we’re about a month away from the launch of season three of TV’s Storage Wars on A&E. If you don’t know what I’m talking about, you are in the minority. This original series is top-rated on the network in the 25-54 demographic. It even has a spinoff, Storage Wars Texas.
The premise is simple. When the rent on storage units falls into arrears, the contents are auctioned off so that the owners of the complex can recoup their money. The rules allow potential bidders only a cursory look from the doorway of the unit?no stepping inside, no touching anything. In the TV show bidders must pay cash on the spot. Some quick research into the Canadian scene reveals that debit and credit card payments are acceptable here.
Part of the appeal of the show is the cast of regular buyers. My personal favourite is Barry Weiss, aka the ?Collector,? because of his laid-back attitude and self-deprecating one-liners. The first time I Googled him, I didn’t doubt the Wikipedia entry that claimed he was a music producer. It was believable because of his knowledge and famous friends. The truth is less glamorous: he and his brother made their fortune through 25 years in the produce business.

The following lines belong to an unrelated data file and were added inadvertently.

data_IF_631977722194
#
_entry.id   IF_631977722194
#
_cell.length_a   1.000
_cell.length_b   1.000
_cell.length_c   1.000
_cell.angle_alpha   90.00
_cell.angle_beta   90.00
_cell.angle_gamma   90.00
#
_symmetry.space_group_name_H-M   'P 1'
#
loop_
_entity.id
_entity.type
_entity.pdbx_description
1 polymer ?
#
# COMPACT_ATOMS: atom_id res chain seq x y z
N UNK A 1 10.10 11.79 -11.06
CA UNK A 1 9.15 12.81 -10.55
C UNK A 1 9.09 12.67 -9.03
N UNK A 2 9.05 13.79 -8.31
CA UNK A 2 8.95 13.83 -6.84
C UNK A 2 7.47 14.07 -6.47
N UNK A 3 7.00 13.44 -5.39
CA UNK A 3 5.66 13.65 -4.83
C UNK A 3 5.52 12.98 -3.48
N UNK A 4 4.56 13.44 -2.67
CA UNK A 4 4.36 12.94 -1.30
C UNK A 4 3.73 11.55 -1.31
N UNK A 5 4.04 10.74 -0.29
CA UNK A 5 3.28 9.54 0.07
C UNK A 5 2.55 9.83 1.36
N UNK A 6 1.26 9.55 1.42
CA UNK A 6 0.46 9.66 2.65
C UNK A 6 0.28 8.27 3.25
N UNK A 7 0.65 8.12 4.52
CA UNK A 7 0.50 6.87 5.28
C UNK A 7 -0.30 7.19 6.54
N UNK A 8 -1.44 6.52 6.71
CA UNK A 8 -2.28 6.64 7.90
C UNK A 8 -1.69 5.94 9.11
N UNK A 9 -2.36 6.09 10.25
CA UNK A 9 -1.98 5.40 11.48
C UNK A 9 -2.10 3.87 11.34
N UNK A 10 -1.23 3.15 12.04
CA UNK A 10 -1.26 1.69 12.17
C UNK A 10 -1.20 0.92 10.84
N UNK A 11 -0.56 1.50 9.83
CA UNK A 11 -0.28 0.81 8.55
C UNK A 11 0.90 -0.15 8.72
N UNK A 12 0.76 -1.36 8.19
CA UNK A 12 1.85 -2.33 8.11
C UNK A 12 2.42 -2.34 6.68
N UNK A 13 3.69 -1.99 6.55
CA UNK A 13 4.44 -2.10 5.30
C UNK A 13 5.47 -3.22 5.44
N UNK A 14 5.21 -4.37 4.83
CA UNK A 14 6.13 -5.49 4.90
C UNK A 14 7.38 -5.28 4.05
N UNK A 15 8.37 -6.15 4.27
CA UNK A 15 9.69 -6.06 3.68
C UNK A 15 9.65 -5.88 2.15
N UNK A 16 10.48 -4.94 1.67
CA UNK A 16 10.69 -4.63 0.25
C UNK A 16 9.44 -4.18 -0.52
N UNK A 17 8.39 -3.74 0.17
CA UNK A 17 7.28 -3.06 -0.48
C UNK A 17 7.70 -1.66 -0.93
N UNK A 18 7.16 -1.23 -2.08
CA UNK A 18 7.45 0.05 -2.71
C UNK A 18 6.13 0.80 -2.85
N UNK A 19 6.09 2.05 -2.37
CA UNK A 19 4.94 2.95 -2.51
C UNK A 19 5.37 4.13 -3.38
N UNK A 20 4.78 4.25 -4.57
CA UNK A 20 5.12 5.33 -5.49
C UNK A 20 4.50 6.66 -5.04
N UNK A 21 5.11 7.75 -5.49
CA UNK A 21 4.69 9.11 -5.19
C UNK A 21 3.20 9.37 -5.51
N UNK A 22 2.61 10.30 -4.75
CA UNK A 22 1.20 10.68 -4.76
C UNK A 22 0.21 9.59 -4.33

More abrasive and less likeable are the ?Mogul,? Dave Hester; the ?Gambler,? Darrell Sheets; and the ?Rookie,? Jarrod Schulz (and wife Brandi Passante). Yet the push-pull among the players is vital to the success of the show.
Perhaps the real reason the show is so popular is that we all love the idea of getting something for nothing. We like to see what treasures are hidden beneath the junk and throwaway furniture. We want to see who comes on top each week as the total values are tallied.
We love the one-in-a-million odds. Darrell Sheets is holding onto four pencil sketch Picassos he found about 20 years ago. He still regrets the comic book collection he sold for only $130,000.
A March 2012 Edmonton Journal story tells of a woman who found a stash of individually wrapped comic books right here in Edmonton. She bought a total of three units for $1400 and seems to have scored many resaleable items, including a flat screen TV, washer and dryer, fishing gear, and more. However, the story also mentions many trips to the dump to get rid of soiled clothing and other junk.
And therein lies the rub: disposing of the contents, either for cash or to simply get rid of the worthless.
One storage locker site I researched states that buyers have between 24 and 48 hours to empty the contents. No wonder most of the TV bidders have trucks and trailers, staff, and second-hand stores or websites or a Rolodex full of dealers that they can rely on when they need to unload their purchases.
It’s tempting, but maybe It’s simpler (and cheaper) to get our kicks vicariously in the comfort of our own homes. We can enjoy the thrill of success through our favourite characters and still not spend a dime, from where I sit.
Hazel Anaka’s first novel is Lucky Dog. Visit her website for more information or follow her on Twitter @anakawrites.